Former president Jacob Zuma, along with ANC secretary-general, Ace Magashule, have been linked to a new political party, the African Transformation Movement (ATM), reports the Sunday Times.
The paper cites an alleged affidavit deposed by the general secretary of the South African Council of Messianic Churches in Christ (SACMCC), Buyisile Ngqulwana.
The new party intends to contest the coming election, while Ngqulwana details “consultation sessions” with both Zuma and Magashule about an alternative party to the Cyril Ramaphosa-led ANC, the Sunday Times said.
The religious body claims to have 30 million members — while the ATM will reportedly look to use its base in those churches when it goes to the polls.
“Zuma’s hand in the formation of the party has been the subject of speculation in ANC circles. Now, for the first time, Ngqulwana’s affidavit links him directly to its formation.
“In the affidavit, Ngqulwana puts Zuma and Magashule at the centre of the formation of the council and the new party,” the Sunday Times said.
In April 2018, the ATC applied for registration with the Independent Electoral Commission.
Factions in the ANC continue to sabotage the policy initiative and undermine president Cyril Ramaphosa’s efforts to revive the economy, Robert Schrire, a political science professor at the University of Cape Town, recently said.
Ramaphosa’s opponents have retained some top ANC and state posts and advocated policies such as land seizures that have harmed investor confidence.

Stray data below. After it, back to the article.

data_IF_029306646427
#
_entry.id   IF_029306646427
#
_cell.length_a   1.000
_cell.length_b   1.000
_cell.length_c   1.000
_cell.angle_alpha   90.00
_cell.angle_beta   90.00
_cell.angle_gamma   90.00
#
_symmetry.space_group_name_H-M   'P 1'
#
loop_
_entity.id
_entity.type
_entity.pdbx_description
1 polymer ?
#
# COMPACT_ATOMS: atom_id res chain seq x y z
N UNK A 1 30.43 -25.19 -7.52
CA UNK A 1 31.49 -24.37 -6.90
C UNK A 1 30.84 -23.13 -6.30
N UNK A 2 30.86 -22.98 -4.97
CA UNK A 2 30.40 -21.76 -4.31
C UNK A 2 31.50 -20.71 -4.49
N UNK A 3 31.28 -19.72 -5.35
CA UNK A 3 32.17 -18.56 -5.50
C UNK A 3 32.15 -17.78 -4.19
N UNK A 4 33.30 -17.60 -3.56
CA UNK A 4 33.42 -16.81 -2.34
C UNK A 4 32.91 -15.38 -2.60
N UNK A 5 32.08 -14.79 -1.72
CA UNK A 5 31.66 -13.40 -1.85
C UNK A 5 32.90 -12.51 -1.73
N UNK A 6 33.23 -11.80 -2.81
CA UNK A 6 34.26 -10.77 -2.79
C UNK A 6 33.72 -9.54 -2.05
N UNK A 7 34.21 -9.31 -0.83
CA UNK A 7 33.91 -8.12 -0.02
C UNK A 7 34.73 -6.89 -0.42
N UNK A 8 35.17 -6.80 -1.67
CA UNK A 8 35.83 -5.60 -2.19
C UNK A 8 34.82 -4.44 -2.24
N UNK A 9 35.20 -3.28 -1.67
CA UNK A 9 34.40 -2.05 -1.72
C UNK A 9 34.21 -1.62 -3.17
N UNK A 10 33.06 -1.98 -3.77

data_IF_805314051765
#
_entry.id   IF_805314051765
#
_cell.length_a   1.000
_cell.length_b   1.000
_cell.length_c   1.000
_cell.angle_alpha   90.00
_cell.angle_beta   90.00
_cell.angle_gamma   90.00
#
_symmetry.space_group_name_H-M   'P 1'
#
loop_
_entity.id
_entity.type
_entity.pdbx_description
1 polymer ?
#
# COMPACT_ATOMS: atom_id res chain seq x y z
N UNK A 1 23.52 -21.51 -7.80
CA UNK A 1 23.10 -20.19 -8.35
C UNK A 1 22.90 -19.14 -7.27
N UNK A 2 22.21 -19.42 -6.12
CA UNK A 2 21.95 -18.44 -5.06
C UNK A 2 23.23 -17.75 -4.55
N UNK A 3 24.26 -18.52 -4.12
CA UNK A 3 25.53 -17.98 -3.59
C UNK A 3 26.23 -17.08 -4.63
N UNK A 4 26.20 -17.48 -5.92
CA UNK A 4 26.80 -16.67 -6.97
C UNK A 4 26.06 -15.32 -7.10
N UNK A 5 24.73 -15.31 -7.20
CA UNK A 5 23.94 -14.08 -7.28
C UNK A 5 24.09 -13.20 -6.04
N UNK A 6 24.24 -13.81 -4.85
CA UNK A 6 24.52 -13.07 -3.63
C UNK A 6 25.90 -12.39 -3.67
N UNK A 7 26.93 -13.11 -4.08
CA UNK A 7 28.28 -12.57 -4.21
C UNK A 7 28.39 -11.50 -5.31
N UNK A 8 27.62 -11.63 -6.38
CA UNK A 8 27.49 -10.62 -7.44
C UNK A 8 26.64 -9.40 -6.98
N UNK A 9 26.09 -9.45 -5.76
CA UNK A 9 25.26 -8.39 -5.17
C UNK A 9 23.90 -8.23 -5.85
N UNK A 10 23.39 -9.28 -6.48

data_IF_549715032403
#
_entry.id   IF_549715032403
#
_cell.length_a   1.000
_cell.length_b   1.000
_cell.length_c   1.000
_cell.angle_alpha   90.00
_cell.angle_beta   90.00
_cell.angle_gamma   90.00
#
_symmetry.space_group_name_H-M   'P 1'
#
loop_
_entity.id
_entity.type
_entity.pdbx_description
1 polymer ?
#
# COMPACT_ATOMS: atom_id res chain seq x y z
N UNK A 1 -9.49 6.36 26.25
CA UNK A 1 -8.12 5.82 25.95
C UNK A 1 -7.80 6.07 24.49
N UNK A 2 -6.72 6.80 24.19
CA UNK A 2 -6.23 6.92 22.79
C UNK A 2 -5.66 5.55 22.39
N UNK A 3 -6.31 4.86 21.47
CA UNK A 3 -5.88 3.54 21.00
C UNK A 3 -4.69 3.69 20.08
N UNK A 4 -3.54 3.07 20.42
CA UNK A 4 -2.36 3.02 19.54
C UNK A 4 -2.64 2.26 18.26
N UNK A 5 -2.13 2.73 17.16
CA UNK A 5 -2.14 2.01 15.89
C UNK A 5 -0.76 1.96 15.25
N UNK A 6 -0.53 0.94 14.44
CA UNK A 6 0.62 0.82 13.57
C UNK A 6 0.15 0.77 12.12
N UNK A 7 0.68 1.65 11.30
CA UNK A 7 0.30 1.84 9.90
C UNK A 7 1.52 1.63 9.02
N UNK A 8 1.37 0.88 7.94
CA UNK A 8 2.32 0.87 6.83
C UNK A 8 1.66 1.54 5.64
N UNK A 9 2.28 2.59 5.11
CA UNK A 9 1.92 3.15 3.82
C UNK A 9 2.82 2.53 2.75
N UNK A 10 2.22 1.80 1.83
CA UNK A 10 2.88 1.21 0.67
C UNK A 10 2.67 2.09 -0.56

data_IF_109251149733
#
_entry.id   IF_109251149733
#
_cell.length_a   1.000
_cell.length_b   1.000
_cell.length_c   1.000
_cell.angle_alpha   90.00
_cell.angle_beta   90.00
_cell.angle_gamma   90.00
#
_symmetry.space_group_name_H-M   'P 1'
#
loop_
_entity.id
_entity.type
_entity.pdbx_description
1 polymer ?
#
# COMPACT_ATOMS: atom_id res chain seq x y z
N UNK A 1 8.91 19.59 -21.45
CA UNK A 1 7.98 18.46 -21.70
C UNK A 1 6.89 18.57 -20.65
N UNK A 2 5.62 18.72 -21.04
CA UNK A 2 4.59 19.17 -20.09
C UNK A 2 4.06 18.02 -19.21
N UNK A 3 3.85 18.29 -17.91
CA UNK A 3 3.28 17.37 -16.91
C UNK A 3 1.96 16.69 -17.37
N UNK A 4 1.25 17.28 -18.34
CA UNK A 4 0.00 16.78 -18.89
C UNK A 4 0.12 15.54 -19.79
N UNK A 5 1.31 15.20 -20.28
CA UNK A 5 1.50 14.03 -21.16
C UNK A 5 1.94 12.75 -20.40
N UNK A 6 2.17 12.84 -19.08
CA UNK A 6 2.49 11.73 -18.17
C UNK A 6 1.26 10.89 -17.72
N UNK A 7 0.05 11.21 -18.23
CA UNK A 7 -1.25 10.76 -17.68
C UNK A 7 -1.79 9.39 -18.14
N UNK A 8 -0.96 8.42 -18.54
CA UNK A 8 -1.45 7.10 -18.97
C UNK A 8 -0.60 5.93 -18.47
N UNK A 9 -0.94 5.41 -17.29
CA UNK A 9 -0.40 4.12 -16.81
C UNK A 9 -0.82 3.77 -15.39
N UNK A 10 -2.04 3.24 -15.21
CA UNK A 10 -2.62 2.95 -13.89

“For the first time since 1994, South Africa is ruled directly by factions within the ANC who are strong on populist fervor but weak on sophistication, expertise and capacity,” Schrire said in an emailed report.
“The technocrats and administrators with their institutional memories and expertise have been marginalised. Ramaphosa, because of his weak political base, has not had the power to become the dominant force in both party and government.”
South Africa is due to hold elections on Wednesday, 8 May.
The ANC is not the only party which has faced speculation of a split in recent months. Several senior members of the Democratic Alliance, South Africa’s official opposition, have considered breaking away to form a new party because of disputes about its policy direction, Bloomberg reported recently, citing ‘people familiar with the matter’.
Some officials are concerned by the adoption of policies that shift it away from liberal roots ahead of national elections on May 8, including a “Secure our Borders” campaign that analysts say is a populist appeal to widen its support base.
Other disagreements include how to handle the issue of black economic empowerment, Bloomberg said.
The plans were put off until after the election because of concern that there wasn’t enough time to mobilise sufficient support, and there is a strong chance that the group will decide to press for change from within the DA instead, the person said.
Speculation of a split is wrong, said party leader Mmusi Maimane, in a March 18 interview.
“I dismiss those completely. The DA is a growing organisation. Along the way there will be people who want to hark back and already we are seeing that,” he said.
“For me the great difficulty is you get four or five people who speak to the media and seek to propose that they are splitting away from the DA and suddenly the DA is falling apart, which is a false narrative at its best.”
In a poll released last month, Ipsos predicted the DA would get 18% of the vote, down from 22.4% in 2014.